When it comes to identifying, recruiting and nurturing intrapreneurs (corporate innovators and entrepreneurs), there are a number of characteristics and traits you should look for.
While many employees may get temporarily excited by the prospect of working on a ‘corporate startup’ or taking part in a hackathon, the number of employees who embody the mindset and approach required to successfully innovate within a large organisation is much lower.
What to look for, in no particular order:
Building a new venture requires facing numerous roadblocks and setbacks, not only from customers, partners, regulators and so on but also internally, as intrapreneurs navigate the minefield that is corporate innovation, the processes, values and systems they need to work around and the politics that comes with it.
Large organisations are built to execute, not to discover. As such, most people in the organisation will not think like innovators and instead will think like risk managers and by extension of their trying to do what’s in the interest of execution, will hinder innovation.
Being able to effectively influence decision makers will play a significant role.
This is two-fold.
To innovate effectively, associational thinking — or connecting the dots — is critical.
Steve Jobs connected the dots between calligraphy, zen buddhism, a visit to Xerox’s research centre to come up with the minimalist and clean graphical user interface of the first Macintosh.
But one can first not connect the dots without having broad experiences and interests in the first place which brings us to…
Broad experiences come with curiosity. Not simply accepting what is served up by mainstream media but diving deeper. Look for intrapreneurs to consume or have an interest in different types of people, music, art, film, literature, travel spots, sport, activities, news sources and so on that fall far from the definition of mainstream. Innovators are a little ‘whacky’ by societal norms.
Innovators won’t just accept “the way things have always been done around here”.
They will question why things are done a certain way. They might propose alternative ways doing things. They will be the bane of the existence of change averse managers.
Innovators challenge authority and would rather ask for forgiveness than permission.
Corporate innovators tend to have a network outside the organisation, which in turn helps them build broad experiences, demonstrates curiosity and also helps them accelerate their internal ventures through collaborations with the outside. Look for them to attend meetups, conferences, have a large number of connections on LinkedIn and so on.
Entrepreneurs and innovators are shameless self promoters — they don’t care for tall poppy syndrome. If they can do a good job promoting themselves, they serve to build brand awareness, authority and their network which in turn suggests that they have the skills required to successfully promoting new ventures. They might blog, host podcasts, give talks, have a large following on Linkedin, be active on the Twitterverse and so on.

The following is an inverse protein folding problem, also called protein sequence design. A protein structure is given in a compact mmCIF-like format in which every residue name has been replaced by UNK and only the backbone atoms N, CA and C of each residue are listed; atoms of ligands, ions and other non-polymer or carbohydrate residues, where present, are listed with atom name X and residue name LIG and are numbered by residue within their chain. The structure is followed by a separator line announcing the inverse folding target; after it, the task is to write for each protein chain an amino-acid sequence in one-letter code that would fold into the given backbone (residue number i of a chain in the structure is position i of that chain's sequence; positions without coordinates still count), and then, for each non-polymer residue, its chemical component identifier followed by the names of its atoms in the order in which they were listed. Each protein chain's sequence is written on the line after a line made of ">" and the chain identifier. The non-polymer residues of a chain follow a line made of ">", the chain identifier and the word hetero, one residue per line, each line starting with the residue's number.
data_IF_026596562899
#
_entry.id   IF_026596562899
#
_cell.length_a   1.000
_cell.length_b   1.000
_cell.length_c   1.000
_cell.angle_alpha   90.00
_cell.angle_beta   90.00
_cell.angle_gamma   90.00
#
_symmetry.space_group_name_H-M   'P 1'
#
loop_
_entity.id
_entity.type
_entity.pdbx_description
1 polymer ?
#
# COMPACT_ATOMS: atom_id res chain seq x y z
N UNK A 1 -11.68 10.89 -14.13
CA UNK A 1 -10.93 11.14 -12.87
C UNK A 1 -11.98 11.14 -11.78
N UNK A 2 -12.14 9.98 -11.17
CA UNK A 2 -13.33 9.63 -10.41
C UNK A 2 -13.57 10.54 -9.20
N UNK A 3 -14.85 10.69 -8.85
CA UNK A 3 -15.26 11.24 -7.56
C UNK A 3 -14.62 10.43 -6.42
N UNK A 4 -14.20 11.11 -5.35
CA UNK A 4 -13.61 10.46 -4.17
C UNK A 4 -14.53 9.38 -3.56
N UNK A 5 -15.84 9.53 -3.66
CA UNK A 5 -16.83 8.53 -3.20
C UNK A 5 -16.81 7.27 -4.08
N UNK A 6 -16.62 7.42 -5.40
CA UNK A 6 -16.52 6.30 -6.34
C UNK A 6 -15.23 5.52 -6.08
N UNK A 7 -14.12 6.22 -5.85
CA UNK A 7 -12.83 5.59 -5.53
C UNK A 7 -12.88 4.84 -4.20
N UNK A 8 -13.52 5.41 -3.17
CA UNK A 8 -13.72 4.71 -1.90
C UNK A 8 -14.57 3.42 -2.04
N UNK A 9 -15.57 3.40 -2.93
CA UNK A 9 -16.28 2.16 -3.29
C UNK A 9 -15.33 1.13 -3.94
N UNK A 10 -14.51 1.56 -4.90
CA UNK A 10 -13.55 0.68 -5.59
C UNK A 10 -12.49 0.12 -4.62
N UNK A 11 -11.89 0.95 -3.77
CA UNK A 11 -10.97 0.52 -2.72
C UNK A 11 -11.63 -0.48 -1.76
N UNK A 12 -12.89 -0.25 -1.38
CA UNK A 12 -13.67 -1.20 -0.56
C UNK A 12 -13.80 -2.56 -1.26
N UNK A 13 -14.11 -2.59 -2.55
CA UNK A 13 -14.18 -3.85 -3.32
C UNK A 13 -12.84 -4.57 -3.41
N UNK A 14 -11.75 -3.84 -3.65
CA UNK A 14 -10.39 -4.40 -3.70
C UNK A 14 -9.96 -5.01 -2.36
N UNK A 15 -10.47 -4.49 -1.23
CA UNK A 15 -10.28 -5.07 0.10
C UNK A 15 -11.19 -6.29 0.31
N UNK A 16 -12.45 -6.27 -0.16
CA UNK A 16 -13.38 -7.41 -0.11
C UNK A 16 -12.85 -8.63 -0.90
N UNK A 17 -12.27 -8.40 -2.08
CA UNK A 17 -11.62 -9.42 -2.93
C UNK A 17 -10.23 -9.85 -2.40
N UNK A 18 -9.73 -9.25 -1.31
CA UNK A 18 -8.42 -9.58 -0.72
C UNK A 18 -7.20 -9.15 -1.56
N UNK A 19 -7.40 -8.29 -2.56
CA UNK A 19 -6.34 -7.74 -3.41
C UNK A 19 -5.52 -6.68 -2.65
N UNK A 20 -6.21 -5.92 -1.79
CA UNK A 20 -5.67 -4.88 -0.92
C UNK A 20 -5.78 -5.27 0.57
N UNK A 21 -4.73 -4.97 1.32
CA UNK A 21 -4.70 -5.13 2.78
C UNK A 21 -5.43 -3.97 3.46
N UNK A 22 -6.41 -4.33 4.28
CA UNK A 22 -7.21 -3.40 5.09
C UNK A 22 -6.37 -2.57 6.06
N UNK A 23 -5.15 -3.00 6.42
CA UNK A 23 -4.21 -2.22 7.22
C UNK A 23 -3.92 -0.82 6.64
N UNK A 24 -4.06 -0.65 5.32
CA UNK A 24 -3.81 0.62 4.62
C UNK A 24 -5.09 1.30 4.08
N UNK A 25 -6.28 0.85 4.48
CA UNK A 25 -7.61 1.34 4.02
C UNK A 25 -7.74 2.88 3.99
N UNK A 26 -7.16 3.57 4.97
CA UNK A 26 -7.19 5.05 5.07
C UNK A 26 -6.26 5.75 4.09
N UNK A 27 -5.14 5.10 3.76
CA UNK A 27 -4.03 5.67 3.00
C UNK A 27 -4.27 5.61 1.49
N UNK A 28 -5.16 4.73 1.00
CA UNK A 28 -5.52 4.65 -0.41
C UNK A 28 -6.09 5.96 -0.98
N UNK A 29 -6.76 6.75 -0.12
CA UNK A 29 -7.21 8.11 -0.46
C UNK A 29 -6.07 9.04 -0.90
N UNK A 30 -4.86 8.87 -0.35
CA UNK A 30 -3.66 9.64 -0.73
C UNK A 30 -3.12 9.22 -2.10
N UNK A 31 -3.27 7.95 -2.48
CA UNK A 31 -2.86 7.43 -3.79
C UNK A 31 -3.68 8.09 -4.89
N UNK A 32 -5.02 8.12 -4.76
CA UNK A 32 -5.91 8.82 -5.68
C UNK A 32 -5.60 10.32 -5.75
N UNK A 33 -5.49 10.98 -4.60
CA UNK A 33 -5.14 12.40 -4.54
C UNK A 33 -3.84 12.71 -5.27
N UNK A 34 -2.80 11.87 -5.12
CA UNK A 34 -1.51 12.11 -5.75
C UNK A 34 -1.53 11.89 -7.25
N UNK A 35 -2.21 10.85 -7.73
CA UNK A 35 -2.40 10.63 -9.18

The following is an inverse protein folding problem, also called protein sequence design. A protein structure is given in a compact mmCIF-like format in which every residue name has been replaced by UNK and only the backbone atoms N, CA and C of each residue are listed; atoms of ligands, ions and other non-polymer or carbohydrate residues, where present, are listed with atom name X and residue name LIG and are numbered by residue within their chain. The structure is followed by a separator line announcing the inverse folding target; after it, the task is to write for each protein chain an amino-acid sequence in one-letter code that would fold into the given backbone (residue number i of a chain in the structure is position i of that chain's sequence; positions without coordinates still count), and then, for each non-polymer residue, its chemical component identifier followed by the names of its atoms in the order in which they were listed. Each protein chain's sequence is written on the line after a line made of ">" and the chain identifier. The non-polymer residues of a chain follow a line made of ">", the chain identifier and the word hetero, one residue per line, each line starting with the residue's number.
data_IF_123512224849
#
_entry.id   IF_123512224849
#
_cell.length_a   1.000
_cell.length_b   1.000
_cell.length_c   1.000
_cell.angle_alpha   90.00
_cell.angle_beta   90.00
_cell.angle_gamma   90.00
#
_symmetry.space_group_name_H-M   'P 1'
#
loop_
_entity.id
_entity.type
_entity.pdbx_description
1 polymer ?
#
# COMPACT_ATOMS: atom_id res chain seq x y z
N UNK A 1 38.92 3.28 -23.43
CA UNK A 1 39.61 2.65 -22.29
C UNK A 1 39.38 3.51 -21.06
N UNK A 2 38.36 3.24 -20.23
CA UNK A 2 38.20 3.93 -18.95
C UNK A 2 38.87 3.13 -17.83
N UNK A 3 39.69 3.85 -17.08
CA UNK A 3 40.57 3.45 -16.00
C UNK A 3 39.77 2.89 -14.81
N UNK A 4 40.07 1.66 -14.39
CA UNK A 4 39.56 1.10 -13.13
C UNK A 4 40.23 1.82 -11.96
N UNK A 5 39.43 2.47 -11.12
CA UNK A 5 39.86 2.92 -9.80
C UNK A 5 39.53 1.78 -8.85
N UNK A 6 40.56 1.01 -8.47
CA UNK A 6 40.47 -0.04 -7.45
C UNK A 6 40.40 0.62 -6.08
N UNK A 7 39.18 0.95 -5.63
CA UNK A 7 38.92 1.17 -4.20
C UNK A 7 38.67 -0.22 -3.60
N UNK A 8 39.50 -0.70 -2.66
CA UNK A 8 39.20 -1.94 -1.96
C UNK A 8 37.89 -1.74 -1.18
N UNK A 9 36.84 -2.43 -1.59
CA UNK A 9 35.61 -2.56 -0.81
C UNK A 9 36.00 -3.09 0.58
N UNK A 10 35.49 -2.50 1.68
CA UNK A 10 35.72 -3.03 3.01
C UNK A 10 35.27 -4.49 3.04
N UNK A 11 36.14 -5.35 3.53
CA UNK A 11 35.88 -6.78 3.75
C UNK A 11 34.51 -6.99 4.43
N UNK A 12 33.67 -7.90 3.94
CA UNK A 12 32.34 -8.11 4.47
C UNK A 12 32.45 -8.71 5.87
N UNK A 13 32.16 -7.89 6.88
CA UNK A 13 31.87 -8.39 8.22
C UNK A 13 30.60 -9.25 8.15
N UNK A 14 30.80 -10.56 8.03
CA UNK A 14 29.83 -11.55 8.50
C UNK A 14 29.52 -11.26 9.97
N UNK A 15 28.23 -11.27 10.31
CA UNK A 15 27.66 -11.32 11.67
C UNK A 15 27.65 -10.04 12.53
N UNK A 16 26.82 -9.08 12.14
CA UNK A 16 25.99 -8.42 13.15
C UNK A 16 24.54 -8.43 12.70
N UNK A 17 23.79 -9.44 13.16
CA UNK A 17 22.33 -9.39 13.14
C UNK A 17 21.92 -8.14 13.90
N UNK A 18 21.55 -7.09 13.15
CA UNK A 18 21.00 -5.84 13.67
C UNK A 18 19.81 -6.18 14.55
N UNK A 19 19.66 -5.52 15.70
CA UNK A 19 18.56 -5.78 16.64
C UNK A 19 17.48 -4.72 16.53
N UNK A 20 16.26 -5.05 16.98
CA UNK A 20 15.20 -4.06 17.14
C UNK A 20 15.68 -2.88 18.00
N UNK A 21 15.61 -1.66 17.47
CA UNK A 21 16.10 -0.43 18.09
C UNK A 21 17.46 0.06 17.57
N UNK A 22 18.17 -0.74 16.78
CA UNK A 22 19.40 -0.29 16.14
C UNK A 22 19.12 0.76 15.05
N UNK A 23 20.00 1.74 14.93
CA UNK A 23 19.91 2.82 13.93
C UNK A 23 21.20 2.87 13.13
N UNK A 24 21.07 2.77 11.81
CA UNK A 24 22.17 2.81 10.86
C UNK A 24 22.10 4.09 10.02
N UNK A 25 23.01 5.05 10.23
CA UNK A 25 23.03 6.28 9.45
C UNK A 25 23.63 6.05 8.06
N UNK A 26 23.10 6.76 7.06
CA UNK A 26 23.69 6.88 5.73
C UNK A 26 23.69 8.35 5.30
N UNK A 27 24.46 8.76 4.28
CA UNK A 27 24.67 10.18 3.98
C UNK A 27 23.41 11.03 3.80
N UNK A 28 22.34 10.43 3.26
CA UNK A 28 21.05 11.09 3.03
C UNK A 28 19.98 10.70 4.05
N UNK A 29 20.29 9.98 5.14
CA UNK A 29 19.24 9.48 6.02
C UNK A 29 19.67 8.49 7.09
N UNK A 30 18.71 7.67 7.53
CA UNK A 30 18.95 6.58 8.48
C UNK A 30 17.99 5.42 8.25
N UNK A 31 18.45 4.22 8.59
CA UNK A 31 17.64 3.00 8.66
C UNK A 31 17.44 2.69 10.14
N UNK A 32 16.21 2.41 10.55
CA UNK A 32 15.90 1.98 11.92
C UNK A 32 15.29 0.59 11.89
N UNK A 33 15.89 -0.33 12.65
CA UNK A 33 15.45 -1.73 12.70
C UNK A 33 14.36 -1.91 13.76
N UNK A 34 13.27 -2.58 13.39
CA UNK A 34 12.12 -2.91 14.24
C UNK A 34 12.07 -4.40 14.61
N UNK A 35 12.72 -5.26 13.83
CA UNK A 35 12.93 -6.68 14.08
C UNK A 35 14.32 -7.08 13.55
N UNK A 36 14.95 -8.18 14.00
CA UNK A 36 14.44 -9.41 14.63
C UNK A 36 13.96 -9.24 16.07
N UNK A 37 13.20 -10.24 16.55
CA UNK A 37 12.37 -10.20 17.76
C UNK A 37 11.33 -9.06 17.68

Innovation isn’t a part time or casual gig. Corporate innovators must be passionate about their projects if they’re to carry them through all the various roadblocks, ask critical questions and apply critical thinking required to take ideas from zero to one.
“All i know is that I know nothing” — while entrepreneurs may have vision, they are happy to concede that they don’t have all the answers, are relentless learners and realise that orapid experimentation will deliver better answers than their own internal dialog. Innovators are self aware and introspective and are able to take emotion out of the equation when evaluating progress.
As with 9, rather than call for an elaborate plan up front, where the answers are prescribed, innovators realise that when it comes to Horizon 3, disruptive innovation, the answers are unknown. While people who exist to help an organisation execute will be scared off by this reality, innovators embrace it and do what they need to do to discover the answers that other people put in the ‘too hard’ or ‘too risky’ bucket. It’s the discovery of these answers that fosters disruption.
Innovators and entrepreneurs see things most people don’t. This is due to the coalescence of a number of different traits — passion, broad interests, curiosity and associational thinking to name just a few.
Entrepreneurs will be told they’re wrong or that what they’re working on is impossible by people who see the world differently. They will face many setbacks. They need to have self belief and strength to keep going when people say stop and to be able to filter good feedback from bad feedback along the way.
They are also open to constructive criticism, customer feedback that invalidates their own ideas and changing the direction of an idea, despite having spent X amount of time on it.
Successfully commercialising a new disruptive venture is a marathon, not a sprint, littered with many hills, peaks, valleys and troughs. Mental and physical health is required to build something from the ground up. Being on your game not just today, but over a prolonged period of time, where oftentimes long days may be the order of the day, is critical.
Curious and passionate entrepreneurs don’t want to waste time — so they find ways to manage their time effectively. Look for to-do lists, prioritisation of tasks, automation of mundane and repeatable tasks, the use of productivity apps, understanding when they’re most effective at certain tasks and executing accordingly and limiting their time spent in email. These types of people will get a lot more done in a 7.5 hour workday than peers who just roll with the punches.
What else do you think makes a corporate innovator? Let me know in the comments below!